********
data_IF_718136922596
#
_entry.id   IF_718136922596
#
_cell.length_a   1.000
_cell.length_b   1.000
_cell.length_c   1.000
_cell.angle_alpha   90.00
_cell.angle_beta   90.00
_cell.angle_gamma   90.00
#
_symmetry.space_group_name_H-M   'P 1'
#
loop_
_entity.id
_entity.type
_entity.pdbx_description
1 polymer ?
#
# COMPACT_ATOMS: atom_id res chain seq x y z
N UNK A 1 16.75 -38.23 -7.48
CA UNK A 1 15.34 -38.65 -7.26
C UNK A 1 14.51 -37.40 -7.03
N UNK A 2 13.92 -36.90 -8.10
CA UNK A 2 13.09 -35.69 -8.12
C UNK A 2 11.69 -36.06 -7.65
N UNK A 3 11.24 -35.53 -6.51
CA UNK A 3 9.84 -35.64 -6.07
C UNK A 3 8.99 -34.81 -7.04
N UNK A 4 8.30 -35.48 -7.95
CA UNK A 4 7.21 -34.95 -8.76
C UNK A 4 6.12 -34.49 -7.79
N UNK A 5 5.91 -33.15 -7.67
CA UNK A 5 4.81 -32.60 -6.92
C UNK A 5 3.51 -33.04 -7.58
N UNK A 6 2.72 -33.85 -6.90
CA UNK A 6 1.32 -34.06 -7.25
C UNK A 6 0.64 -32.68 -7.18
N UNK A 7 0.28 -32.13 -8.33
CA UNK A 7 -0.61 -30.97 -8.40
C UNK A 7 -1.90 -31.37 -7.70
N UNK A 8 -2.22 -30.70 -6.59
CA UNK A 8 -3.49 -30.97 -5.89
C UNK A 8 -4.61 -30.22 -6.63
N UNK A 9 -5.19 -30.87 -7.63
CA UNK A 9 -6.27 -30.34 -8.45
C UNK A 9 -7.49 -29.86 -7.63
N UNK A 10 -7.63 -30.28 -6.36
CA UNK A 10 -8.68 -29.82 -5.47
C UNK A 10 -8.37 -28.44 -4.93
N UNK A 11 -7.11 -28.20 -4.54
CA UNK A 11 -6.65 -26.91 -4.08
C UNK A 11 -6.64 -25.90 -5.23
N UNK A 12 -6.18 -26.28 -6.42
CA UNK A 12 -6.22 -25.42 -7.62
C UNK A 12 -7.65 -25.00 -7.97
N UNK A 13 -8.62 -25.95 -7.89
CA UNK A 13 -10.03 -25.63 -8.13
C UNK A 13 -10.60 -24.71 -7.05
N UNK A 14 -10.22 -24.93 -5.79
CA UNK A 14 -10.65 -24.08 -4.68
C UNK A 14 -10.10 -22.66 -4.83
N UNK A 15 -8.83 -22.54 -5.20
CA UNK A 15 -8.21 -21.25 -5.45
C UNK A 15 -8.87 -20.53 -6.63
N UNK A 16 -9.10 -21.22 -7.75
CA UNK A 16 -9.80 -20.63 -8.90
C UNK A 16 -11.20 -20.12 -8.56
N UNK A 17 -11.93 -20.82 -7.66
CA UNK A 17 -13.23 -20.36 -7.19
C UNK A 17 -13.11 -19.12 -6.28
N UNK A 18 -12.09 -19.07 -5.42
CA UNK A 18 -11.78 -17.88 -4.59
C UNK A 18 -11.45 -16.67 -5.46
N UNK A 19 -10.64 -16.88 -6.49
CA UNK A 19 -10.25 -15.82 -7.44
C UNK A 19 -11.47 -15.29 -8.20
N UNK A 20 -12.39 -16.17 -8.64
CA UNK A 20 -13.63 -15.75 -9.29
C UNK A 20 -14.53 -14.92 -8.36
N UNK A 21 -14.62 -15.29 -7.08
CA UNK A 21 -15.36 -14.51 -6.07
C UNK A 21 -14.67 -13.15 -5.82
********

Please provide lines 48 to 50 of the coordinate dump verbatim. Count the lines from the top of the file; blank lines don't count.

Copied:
N UNK A 10 -7.63 -30.28 -6.36
CA UNK A 10 -8.68 -29.82 -5.47
C UNK A 10 -8.37 -28.44 -4.93